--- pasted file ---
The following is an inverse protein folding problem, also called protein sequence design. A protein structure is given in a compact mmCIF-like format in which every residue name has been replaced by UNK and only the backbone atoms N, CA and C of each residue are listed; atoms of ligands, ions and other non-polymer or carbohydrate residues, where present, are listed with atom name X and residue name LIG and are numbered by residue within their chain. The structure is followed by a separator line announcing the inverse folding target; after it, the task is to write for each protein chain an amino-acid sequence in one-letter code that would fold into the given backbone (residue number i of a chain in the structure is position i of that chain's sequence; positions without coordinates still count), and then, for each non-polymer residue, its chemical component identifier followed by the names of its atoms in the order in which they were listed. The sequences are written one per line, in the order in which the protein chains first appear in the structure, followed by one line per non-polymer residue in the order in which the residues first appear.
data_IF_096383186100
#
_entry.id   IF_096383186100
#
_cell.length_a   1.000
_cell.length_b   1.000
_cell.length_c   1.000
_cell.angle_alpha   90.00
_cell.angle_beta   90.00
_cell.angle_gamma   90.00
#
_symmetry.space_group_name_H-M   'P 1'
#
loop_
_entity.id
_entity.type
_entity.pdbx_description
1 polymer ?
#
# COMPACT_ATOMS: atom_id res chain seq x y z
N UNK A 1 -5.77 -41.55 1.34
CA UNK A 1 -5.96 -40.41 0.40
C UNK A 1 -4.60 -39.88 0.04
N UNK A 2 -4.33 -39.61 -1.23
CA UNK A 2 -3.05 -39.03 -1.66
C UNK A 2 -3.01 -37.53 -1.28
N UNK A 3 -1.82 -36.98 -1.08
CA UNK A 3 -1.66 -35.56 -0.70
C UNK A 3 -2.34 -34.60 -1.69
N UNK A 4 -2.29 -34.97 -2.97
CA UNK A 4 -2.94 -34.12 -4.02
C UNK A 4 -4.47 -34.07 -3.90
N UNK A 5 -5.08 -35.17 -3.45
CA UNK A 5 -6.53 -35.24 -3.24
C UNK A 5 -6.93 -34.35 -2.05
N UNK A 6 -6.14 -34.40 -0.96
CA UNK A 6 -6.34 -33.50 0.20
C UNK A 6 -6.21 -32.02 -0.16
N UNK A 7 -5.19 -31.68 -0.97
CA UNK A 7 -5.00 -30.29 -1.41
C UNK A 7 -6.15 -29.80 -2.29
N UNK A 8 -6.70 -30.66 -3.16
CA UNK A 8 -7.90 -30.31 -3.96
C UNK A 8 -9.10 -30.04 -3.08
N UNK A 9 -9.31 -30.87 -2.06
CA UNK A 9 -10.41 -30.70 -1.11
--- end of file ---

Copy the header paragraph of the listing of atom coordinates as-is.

The following is an inverse protein folding problem, also called protein sequence design. A protein structure is given in a compact mmCIF-like format in which every residue name has been replaced by UNK and only the backbone atoms N, CA and C of each residue are listed; atoms of ligands, ions and other non-polymer or carbohydrate residues, where present, are listed with atom name X and residue name LIG and are numbered by residue within their chain. The structure is followed by a separator line announcing the inverse folding target; after it, the task is to write for each protein chain an amino-acid sequence in one-letter code that would fold into the given backbone (residue number i of a chain in the structure is position i of that chain's sequence; positions without coordinates still count), and then, for each non-polymer residue, its chemical component identifier followed by the names of its atoms in the order in which they were listed. The sequences are written one per line, in the order in which the protein chains first appear in the structure, followed by one line per non-polymer residue in the order in which the residues first appear.